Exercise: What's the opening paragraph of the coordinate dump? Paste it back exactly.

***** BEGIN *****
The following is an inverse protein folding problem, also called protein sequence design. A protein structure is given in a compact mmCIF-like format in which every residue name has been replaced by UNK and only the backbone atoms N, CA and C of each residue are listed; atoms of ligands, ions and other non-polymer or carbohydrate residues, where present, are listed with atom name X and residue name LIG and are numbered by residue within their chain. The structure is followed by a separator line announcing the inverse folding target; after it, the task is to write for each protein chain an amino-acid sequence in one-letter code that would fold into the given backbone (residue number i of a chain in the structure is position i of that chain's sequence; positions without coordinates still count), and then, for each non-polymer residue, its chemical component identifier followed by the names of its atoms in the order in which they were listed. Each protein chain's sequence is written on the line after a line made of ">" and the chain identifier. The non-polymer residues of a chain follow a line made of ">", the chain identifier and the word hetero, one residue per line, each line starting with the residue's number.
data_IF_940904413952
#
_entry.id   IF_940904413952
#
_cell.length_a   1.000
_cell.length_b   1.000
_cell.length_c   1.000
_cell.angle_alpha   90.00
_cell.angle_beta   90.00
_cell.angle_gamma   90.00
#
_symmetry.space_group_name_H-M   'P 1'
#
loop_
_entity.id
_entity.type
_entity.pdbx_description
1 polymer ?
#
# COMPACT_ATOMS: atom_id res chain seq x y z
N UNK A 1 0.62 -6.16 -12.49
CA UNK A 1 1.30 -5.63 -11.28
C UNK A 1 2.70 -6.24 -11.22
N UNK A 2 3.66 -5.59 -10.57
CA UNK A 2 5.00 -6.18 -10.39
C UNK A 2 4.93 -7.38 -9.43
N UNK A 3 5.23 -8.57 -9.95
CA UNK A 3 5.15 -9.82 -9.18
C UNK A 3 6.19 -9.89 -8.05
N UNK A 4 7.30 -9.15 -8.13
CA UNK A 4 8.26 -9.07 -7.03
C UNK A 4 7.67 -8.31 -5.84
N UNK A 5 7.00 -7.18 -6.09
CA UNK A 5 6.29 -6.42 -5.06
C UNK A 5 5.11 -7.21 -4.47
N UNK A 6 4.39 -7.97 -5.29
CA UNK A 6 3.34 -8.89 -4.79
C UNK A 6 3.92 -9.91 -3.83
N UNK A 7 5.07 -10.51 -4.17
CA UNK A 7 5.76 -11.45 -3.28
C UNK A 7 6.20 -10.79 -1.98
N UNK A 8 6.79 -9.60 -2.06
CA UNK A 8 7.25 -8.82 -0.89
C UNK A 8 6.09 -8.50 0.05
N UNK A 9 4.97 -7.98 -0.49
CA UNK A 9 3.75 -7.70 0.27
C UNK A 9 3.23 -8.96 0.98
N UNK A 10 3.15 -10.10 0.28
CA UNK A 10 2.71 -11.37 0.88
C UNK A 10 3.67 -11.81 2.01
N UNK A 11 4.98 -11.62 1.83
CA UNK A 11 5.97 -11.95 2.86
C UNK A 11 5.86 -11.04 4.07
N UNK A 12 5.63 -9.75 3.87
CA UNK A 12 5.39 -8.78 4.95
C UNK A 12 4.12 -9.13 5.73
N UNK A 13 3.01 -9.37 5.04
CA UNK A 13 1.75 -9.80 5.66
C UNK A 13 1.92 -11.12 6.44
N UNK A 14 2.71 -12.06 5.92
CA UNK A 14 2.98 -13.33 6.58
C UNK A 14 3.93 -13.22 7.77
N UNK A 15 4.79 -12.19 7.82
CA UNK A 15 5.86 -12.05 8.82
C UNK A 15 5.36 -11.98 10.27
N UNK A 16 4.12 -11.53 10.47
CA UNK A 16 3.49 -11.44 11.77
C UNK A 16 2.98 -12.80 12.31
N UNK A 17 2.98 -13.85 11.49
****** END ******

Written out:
The following is an inverse protein folding problem, also called protein sequence design. A protein structure is given in a compact mmCIF-like format in which every residue name has been replaced by UNK and only the backbone atoms N, CA and C of each residue are listed; atoms of ligands, ions and other non-polymer or carbohydrate residues, where present, are listed with atom name X and residue name LIG and are numbered by residue within their chain. The structure is followed by a separator line announcing the inverse folding target; after it, the task is to write for each protein chain an amino-acid sequence in one-letter code that would fold into the given backbone (residue number i of a chain in the structure is position i of that chain's sequence; positions without coordinates still count), and then, for each non-polymer residue, its chemical component identifier followed by the names of its atoms in the order in which they were listed. Each protein chain's sequence is written on the line after a line made of ">" and the chain identifier. The non-polymer residues of a chain follow a line made of ">", the chain identifier and the word hetero, one residue per line, each line starting with the residue's number.